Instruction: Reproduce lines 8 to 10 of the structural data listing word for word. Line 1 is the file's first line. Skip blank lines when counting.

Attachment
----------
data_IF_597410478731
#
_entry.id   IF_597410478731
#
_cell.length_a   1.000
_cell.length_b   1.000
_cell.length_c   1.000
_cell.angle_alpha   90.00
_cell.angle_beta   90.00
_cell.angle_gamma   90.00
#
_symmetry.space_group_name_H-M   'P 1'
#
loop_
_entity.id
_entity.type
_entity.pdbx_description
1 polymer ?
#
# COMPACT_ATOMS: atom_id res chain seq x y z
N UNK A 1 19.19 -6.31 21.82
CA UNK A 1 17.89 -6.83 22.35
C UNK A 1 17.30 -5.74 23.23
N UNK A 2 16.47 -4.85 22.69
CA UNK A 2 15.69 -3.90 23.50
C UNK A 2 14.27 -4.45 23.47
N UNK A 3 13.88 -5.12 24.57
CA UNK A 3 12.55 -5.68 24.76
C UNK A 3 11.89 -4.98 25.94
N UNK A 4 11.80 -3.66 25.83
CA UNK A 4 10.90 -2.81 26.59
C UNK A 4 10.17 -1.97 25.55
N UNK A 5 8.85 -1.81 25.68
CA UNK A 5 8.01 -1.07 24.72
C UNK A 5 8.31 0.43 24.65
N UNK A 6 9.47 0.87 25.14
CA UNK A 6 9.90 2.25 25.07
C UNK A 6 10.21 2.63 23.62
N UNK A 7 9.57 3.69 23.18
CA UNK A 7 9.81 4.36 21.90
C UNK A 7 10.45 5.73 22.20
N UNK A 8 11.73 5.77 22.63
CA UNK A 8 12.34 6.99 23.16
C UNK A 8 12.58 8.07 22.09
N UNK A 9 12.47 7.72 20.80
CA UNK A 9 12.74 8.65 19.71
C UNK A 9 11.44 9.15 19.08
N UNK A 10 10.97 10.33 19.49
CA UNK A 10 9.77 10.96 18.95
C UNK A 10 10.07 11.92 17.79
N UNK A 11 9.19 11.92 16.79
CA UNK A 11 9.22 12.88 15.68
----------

_cell.angle_alpha   90.00
_cell.angle_beta   90.00
_cell.angle_gamma   90.00